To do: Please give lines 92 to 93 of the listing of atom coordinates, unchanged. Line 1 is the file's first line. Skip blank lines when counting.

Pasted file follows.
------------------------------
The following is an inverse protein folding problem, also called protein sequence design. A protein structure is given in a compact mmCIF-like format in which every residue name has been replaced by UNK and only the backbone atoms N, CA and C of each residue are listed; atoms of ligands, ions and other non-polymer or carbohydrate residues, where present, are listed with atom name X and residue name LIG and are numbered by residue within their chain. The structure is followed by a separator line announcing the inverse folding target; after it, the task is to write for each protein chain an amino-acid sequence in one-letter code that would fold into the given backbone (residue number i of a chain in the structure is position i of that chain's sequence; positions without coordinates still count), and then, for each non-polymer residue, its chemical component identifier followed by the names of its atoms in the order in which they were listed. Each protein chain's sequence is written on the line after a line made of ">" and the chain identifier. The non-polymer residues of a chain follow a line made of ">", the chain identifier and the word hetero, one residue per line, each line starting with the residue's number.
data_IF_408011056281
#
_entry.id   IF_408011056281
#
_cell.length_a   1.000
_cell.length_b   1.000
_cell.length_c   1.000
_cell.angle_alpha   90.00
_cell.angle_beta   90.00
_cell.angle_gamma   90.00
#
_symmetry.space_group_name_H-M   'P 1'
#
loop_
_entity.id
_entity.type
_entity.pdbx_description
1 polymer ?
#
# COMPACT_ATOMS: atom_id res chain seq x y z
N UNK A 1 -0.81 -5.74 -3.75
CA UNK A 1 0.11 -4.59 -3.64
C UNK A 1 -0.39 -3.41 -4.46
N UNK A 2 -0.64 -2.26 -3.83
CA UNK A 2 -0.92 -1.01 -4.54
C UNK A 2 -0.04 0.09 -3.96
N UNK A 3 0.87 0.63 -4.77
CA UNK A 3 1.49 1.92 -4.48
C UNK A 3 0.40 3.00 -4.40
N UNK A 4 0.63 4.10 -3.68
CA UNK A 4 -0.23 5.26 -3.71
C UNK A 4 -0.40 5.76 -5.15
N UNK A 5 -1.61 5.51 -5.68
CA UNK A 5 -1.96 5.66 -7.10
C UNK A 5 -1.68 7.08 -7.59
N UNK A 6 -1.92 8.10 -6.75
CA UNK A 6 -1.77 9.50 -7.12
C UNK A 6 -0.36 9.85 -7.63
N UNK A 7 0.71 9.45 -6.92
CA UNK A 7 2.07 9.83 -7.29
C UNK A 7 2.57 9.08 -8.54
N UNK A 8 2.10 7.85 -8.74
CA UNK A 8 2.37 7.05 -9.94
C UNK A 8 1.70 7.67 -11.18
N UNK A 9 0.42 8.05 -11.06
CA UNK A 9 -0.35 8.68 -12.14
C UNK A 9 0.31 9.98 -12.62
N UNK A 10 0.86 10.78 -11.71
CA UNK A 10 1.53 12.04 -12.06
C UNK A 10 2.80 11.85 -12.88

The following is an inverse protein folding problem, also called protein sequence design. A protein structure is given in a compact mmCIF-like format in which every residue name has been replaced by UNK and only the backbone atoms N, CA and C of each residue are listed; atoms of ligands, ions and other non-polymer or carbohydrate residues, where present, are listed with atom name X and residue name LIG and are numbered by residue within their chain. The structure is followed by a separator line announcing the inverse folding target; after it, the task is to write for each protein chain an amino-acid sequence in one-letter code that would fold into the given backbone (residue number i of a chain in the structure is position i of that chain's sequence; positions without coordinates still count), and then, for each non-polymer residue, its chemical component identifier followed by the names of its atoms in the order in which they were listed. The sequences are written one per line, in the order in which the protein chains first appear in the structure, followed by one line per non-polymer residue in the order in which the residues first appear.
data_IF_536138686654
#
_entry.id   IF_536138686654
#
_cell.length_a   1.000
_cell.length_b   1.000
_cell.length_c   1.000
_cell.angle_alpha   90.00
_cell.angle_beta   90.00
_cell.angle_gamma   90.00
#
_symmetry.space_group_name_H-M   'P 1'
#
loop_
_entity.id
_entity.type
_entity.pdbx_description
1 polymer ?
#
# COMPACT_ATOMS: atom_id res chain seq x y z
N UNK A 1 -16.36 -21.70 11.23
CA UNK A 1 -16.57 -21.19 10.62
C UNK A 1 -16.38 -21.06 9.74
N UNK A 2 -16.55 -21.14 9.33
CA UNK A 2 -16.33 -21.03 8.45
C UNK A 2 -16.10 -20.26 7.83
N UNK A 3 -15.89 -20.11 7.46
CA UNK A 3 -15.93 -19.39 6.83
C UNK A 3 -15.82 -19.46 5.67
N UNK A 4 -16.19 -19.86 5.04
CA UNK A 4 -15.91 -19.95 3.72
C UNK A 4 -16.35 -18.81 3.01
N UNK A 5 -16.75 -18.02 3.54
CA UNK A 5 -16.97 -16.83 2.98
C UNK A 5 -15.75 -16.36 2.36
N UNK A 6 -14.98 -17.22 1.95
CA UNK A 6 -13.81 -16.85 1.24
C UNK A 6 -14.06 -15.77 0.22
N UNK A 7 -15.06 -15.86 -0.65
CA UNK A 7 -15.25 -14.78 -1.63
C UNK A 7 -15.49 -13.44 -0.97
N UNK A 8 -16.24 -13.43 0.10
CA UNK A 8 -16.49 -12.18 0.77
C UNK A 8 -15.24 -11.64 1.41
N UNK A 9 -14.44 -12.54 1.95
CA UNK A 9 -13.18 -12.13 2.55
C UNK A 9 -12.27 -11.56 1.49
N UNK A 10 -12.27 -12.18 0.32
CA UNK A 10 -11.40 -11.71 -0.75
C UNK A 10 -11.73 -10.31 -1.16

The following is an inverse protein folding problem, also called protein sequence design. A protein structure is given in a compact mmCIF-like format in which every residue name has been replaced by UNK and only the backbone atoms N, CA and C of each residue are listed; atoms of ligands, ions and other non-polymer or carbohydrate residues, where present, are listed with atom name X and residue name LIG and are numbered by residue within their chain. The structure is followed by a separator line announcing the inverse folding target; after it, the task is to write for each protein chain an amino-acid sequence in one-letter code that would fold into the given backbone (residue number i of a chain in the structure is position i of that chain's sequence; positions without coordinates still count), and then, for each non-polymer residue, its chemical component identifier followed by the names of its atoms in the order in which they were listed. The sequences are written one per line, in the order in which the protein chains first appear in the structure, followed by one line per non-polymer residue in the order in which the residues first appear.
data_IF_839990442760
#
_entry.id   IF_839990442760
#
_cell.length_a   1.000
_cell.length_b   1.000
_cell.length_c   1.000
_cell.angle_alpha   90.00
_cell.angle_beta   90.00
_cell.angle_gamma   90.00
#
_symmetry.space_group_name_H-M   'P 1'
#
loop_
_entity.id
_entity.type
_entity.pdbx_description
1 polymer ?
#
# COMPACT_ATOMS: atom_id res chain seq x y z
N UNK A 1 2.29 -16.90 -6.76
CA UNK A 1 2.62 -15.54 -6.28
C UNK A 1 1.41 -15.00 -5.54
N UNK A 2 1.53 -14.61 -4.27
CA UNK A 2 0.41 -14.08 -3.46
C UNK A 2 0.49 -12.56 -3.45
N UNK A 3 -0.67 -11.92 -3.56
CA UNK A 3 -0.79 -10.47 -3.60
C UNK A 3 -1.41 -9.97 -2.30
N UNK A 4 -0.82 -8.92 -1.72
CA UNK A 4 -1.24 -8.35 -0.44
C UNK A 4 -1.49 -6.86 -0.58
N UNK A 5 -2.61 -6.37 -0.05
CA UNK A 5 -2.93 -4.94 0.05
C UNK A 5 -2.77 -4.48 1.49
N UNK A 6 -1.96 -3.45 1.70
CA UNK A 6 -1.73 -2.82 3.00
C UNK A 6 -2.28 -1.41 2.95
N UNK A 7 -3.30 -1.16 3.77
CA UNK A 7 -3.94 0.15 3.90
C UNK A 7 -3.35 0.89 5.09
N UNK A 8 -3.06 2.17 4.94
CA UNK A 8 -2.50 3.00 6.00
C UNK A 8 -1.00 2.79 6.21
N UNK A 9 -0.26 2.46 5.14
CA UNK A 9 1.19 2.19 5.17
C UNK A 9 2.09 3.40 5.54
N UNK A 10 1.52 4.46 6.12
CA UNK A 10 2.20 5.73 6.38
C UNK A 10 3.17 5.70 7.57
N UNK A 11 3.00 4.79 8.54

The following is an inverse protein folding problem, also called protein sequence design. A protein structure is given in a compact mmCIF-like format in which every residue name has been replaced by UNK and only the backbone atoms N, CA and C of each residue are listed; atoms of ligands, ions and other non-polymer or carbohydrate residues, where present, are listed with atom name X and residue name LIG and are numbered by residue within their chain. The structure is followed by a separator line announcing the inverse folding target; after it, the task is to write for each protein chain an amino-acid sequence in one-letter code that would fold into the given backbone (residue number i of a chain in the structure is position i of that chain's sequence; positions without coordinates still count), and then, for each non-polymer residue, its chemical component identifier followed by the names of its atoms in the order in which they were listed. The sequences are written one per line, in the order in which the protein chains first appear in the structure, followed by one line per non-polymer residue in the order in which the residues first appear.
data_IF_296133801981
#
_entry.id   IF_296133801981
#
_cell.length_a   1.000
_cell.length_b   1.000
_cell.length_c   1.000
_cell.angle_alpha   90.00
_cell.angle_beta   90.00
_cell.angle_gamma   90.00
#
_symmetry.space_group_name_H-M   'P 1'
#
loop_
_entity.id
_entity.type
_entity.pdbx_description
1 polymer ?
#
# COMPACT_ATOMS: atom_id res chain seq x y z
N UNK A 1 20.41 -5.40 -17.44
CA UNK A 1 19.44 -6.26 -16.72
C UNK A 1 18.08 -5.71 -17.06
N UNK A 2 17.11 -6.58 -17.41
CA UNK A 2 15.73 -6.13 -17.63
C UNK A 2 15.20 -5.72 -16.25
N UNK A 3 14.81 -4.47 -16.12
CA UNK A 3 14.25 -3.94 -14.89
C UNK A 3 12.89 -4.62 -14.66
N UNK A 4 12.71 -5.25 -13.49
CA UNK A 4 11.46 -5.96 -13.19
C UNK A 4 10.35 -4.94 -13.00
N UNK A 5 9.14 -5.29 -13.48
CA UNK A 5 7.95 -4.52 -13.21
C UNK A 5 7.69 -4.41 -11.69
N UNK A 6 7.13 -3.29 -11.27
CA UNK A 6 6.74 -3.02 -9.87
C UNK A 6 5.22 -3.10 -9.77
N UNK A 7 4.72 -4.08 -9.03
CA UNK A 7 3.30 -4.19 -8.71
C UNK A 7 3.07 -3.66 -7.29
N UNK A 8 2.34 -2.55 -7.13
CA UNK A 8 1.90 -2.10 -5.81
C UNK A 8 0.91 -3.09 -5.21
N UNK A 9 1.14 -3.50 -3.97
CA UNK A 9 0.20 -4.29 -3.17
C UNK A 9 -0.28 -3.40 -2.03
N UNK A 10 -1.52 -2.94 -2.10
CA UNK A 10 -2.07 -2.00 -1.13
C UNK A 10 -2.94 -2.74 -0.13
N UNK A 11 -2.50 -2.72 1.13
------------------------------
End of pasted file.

CA UNK A 7 -15.25 -14.78 -1.63
C UNK A 7 -15.49 -13.44 -0.97